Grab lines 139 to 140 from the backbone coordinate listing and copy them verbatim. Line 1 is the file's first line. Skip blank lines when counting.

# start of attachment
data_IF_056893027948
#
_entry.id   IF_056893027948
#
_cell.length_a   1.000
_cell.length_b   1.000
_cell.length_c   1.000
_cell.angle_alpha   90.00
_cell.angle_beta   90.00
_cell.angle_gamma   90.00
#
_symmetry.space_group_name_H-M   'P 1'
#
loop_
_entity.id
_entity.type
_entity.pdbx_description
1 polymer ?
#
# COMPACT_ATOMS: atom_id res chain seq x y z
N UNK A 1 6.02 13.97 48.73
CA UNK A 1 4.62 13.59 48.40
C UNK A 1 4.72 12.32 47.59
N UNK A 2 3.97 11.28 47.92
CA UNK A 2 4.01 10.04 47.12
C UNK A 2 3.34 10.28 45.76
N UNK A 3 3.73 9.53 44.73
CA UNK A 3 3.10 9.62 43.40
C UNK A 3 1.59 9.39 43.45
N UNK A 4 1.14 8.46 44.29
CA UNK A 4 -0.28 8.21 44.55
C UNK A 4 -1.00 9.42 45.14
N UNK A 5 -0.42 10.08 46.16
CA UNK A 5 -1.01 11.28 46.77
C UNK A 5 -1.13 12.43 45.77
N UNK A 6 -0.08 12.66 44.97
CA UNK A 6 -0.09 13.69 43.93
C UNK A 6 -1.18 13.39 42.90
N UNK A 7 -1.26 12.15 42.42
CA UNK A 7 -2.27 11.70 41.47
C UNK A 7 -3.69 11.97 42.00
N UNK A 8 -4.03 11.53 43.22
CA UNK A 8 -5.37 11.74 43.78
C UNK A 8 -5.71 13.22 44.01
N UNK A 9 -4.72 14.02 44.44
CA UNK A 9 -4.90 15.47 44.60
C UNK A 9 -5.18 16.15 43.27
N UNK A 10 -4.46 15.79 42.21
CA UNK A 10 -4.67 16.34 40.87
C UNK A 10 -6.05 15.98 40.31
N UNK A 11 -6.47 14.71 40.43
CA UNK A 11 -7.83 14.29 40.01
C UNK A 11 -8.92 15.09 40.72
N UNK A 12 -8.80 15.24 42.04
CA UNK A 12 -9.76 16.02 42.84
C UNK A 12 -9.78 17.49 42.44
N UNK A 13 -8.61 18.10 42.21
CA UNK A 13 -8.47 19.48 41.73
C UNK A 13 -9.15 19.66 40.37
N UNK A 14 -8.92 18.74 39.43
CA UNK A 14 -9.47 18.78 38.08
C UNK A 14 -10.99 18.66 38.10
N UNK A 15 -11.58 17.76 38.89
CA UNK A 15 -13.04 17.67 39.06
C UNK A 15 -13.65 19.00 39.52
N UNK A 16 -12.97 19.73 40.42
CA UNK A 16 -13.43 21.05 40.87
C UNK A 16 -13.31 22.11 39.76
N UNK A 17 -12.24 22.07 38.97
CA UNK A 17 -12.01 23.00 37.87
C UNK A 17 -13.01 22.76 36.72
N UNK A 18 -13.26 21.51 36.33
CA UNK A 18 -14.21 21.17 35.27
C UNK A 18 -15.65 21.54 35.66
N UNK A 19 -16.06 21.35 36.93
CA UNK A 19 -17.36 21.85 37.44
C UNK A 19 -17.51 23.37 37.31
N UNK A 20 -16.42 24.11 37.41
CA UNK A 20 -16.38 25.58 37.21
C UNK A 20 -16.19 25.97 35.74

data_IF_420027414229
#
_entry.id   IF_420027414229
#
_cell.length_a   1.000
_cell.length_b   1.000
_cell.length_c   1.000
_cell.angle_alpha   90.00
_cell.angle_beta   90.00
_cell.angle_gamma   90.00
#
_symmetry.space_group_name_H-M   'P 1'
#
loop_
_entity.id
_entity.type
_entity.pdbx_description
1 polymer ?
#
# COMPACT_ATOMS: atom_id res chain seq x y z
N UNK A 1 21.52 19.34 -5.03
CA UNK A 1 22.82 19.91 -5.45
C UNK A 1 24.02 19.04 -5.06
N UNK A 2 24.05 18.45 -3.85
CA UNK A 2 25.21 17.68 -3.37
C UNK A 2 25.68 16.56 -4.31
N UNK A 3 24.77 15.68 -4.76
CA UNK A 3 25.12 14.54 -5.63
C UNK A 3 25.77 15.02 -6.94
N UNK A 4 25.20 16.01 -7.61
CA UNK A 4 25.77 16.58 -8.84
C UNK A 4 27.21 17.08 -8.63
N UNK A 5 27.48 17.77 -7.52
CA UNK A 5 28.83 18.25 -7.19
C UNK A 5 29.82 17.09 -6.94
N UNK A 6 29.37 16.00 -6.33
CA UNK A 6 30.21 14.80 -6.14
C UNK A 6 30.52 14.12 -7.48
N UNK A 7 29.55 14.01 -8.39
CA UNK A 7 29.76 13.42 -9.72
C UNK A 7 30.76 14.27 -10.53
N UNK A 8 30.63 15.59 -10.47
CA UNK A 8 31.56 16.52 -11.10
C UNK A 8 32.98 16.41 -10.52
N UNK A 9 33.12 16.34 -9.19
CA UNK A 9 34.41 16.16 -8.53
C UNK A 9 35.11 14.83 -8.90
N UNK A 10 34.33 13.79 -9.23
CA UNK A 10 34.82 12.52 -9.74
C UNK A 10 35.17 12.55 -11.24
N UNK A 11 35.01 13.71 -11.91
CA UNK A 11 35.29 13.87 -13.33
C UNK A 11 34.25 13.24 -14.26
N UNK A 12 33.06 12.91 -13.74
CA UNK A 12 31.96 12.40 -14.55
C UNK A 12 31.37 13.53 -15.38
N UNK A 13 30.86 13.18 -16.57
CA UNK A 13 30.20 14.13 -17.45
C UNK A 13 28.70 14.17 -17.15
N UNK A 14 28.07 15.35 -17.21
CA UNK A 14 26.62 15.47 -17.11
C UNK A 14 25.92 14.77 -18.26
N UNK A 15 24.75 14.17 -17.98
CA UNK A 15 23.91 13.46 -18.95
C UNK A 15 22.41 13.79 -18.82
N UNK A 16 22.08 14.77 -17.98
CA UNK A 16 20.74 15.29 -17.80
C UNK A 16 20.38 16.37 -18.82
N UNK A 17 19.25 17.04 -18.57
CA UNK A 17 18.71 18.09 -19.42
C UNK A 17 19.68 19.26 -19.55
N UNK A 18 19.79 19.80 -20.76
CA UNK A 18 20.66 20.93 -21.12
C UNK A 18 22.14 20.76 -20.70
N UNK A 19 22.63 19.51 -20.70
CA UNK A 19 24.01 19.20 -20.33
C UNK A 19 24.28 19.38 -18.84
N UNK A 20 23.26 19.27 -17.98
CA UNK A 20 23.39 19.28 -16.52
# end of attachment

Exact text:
C UNK A 13 28.70 14.17 -17.15
N UNK A 14 28.07 15.35 -17.21